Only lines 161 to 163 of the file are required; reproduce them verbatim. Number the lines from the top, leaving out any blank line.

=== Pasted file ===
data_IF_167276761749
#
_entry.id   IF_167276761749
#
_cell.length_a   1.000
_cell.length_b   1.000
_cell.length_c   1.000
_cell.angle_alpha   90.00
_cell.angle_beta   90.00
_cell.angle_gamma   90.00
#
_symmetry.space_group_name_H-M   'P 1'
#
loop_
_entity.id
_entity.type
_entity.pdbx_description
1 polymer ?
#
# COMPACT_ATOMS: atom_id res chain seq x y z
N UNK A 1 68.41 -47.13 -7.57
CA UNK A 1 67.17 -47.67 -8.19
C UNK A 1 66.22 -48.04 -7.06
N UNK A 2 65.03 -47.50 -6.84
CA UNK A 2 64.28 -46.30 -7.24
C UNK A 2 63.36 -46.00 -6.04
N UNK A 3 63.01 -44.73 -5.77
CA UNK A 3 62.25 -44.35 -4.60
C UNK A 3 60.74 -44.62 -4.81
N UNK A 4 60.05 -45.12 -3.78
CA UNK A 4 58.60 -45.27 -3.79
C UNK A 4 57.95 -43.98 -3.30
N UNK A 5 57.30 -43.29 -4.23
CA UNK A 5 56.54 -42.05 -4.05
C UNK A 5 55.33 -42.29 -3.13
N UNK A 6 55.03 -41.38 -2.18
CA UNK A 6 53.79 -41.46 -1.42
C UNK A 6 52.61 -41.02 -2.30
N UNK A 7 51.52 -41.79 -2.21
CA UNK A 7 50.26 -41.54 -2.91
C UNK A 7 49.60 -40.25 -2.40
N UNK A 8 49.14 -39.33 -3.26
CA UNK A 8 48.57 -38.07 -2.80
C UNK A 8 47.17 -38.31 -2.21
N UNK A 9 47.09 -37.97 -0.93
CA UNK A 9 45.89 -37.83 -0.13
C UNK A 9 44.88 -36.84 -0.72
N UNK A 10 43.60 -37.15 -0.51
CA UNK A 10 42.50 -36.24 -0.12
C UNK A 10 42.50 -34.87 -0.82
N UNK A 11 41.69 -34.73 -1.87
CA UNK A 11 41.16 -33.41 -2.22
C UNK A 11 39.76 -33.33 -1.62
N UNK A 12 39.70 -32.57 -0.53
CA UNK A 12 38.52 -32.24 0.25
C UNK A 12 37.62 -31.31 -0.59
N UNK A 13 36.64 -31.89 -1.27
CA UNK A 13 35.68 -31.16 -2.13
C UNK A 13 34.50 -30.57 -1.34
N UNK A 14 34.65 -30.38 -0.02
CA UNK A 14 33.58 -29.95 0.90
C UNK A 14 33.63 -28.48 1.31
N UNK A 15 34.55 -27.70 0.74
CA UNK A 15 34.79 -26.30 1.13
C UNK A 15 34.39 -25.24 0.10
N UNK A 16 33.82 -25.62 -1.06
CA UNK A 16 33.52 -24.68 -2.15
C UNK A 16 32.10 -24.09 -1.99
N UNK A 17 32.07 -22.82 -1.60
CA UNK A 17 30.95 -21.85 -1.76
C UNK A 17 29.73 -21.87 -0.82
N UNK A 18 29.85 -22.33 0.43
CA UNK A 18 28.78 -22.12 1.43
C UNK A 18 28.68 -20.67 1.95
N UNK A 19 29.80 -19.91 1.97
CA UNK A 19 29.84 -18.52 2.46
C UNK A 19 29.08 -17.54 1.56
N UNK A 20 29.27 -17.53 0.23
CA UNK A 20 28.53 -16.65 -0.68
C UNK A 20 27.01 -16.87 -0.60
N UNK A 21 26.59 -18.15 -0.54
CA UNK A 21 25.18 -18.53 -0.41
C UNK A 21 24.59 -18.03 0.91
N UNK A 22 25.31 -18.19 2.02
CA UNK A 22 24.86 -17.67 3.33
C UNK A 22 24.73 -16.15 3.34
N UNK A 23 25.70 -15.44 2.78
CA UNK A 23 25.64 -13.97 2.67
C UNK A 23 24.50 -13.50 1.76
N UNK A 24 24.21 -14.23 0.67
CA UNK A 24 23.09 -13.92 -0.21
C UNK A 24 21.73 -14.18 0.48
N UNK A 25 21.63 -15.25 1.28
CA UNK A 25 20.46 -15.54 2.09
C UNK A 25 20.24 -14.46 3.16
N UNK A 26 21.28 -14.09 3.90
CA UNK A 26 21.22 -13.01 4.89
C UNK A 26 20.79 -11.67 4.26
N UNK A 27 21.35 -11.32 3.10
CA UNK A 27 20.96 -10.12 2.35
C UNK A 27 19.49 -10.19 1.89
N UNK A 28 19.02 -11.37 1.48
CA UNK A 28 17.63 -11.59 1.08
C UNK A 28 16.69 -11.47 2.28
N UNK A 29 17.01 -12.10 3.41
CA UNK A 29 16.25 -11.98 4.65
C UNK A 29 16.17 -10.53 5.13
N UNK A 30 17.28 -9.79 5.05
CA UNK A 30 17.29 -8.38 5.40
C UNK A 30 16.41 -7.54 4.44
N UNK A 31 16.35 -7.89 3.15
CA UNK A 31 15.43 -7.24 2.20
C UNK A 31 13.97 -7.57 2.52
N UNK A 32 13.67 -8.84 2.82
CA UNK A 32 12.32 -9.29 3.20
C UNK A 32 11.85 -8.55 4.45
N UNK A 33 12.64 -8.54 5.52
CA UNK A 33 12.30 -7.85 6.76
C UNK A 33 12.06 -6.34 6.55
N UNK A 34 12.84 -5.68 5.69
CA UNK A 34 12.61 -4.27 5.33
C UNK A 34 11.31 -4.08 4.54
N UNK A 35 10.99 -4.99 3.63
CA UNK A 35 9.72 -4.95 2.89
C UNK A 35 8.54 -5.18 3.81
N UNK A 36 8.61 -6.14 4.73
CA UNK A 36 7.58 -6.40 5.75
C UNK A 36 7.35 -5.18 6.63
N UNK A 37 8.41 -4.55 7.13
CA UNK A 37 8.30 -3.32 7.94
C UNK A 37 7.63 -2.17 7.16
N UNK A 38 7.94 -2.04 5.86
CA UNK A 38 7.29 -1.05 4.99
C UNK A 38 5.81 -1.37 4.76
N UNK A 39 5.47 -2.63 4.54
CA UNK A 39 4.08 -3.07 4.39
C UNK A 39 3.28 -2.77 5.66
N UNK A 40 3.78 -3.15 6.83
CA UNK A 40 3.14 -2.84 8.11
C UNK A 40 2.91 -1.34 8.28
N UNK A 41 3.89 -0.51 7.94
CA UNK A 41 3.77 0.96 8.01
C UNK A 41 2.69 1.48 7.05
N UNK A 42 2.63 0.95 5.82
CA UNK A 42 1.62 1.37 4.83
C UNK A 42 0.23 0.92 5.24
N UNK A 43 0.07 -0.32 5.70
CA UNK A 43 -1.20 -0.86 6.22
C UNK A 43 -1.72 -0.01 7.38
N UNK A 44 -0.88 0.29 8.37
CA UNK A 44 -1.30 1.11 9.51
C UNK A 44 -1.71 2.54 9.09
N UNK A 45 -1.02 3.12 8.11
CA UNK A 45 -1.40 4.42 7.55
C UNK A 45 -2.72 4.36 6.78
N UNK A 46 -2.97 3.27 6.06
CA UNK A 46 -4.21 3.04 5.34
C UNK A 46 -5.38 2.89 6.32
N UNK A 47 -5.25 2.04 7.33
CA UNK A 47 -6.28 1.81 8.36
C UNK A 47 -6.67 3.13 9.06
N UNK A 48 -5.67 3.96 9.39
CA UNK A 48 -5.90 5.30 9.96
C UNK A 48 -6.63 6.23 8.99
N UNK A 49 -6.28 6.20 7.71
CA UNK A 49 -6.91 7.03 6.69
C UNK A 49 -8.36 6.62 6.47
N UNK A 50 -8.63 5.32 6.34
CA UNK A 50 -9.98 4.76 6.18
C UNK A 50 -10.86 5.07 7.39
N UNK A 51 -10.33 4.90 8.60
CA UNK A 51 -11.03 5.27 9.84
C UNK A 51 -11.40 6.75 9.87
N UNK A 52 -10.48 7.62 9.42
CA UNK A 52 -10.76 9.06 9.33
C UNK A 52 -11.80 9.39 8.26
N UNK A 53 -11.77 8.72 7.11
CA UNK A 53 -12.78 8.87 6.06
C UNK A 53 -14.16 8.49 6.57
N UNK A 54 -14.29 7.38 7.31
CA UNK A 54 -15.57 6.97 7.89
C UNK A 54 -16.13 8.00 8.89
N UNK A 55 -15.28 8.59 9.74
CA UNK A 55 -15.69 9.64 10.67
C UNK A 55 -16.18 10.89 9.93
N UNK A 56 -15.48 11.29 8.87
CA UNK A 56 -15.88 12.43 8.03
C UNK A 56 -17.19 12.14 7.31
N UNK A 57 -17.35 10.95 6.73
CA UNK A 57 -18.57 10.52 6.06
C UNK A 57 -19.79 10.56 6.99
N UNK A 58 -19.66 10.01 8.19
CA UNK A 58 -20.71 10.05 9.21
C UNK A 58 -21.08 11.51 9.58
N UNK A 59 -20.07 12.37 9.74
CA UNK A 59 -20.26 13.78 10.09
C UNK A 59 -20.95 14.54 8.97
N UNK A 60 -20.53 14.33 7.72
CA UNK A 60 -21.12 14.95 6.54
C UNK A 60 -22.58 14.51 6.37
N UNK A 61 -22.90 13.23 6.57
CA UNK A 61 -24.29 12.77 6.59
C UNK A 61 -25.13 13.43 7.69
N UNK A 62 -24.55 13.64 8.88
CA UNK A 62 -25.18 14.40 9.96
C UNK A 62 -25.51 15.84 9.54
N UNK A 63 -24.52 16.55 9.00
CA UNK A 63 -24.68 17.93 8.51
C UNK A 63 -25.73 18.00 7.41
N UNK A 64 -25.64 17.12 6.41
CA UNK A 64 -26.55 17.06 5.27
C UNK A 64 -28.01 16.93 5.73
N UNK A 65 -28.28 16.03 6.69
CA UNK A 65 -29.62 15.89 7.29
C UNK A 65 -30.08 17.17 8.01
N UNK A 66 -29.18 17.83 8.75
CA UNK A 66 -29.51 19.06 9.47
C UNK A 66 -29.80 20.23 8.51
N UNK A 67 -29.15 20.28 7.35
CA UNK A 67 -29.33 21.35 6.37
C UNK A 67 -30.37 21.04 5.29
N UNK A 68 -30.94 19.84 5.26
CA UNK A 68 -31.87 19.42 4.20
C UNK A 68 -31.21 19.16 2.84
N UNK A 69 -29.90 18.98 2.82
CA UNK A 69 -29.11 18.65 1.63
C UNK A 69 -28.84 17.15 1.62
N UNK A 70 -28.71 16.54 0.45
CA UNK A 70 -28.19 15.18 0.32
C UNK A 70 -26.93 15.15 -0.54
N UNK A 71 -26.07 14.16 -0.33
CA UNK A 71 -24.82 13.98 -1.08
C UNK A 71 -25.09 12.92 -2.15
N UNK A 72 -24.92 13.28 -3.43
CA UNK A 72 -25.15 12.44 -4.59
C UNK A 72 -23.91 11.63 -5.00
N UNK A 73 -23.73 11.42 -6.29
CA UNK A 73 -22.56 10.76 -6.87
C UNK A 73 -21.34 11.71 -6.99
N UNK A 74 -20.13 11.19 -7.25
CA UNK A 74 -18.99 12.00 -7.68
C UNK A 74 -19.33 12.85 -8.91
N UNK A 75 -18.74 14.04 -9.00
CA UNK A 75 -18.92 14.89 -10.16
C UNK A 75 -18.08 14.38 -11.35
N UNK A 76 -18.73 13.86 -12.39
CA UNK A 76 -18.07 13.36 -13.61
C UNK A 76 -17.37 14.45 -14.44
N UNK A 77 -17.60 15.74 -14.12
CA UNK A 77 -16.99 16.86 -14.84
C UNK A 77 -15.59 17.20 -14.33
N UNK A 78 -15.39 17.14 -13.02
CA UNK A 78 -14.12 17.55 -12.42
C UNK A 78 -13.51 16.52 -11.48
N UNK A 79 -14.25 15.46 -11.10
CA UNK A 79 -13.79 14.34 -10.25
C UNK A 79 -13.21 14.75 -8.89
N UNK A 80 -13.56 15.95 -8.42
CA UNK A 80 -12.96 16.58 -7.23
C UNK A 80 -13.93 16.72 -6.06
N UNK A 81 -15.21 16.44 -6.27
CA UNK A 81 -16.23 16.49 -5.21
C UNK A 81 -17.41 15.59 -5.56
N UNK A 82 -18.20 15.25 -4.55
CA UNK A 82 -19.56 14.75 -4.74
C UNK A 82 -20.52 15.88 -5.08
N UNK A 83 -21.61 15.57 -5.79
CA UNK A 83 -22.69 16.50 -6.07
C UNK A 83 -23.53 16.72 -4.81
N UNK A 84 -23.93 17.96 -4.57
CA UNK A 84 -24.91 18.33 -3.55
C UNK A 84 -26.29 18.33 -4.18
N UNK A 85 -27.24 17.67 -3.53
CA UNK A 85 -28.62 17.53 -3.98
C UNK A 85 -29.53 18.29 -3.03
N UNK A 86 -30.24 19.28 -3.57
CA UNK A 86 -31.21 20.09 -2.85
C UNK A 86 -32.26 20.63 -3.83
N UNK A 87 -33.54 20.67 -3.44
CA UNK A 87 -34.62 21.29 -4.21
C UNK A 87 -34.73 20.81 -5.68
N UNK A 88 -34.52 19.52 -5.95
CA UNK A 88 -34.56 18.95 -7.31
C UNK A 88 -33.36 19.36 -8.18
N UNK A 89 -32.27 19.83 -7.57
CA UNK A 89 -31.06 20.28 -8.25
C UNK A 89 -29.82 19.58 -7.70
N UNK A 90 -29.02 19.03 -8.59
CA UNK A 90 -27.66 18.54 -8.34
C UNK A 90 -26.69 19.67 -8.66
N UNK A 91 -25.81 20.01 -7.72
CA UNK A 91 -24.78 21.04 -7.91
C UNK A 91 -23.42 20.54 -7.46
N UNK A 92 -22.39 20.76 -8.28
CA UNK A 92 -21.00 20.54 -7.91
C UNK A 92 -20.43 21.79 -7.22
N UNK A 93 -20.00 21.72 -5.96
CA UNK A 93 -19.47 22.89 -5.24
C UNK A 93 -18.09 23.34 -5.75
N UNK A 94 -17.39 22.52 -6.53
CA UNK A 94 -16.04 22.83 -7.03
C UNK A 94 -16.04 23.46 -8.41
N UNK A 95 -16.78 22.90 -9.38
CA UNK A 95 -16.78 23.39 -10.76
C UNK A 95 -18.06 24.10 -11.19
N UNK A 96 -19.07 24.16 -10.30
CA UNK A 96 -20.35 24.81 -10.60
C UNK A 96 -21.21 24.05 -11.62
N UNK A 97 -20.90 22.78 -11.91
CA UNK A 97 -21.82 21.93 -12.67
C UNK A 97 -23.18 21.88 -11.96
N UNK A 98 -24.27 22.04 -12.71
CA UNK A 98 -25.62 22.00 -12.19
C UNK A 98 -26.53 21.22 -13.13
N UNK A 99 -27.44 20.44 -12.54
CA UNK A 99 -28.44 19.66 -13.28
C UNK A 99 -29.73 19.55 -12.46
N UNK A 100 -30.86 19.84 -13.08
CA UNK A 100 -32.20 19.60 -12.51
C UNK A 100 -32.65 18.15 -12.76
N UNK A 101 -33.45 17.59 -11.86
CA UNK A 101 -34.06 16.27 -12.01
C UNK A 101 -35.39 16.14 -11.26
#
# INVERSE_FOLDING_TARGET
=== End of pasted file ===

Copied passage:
C UNK A 47 -6.67 3.13 9.06
N UNK A 48 -5.67 3.96 9.39
CA UNK A 48 -5.90 5.30 9.96